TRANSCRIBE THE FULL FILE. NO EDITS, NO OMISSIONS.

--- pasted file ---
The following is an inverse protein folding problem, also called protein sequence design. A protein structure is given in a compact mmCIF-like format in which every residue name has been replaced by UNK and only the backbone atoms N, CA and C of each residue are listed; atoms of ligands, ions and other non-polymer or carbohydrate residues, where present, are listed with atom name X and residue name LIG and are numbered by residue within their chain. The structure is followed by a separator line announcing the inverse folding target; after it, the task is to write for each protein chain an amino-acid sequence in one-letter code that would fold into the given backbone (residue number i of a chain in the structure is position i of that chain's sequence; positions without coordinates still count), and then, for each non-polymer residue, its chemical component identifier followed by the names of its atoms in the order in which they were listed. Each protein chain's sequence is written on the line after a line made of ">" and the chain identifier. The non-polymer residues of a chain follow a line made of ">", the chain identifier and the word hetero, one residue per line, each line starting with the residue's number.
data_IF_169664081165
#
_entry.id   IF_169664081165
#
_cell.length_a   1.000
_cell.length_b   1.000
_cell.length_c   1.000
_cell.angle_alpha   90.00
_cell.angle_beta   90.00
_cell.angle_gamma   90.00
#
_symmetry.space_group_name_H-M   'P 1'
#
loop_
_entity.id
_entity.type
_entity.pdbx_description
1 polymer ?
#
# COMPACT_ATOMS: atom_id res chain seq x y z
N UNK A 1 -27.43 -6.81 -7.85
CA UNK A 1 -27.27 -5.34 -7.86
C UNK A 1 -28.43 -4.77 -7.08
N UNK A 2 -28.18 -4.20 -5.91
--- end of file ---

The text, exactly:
The following is an inverse protein folding problem, also called protein sequence design. A protein structure is given in a compact mmCIF-like format in which every residue name has been replaced by UNK and only the backbone atoms N, CA and C of each residue are listed; atoms of ligands, ions and other non-polymer or carbohydrate residues, where present, are listed with atom name X and residue name LIG and are numbered by residue within their chain. The structure is followed by a separator line announcing the inverse folding target; after it, the task is to write for each protein chain an amino-acid sequence in one-letter code that would fold into the given backbone (residue number i of a chain in the structure is position i of that chain's sequence; positions without coordinates still count), and then, for each non-polymer residue, its chemical component identifier followed by the names of its atoms in the order in which they were listed. Each protein chain's sequence is written on the line after a line made of ">" and the chain identifier. The non-polymer residues of a chain follow a line made of ">", the chain identifier and the word hetero, one residue per line, each line starting with the residue's number.
data_IF_169664081165
#
_entry.id   IF_169664081165
#
_cell.length_a   1.000
_cell.length_b   1.000
_cell.length_c   1.000
_cell.angle_alpha   90.00
_cell.angle_beta   90.00
_cell.angle_gamma   90.00
#
_symmetry.space_group_name_H-M   'P 1'
#
loop_
_entity.id
_entity.type
_entity.pdbx_description
1 polymer ?
#
# COMPACT_ATOMS: atom_id res chain seq x y z
N UNK A 1 -27.43 -6.81 -7.85
CA UNK A 1 -27.27 -5.34 -7.86
C UNK A 1 -28.43 -4.77 -7.08
N UNK A 2 -28.18 -4.20 -5.91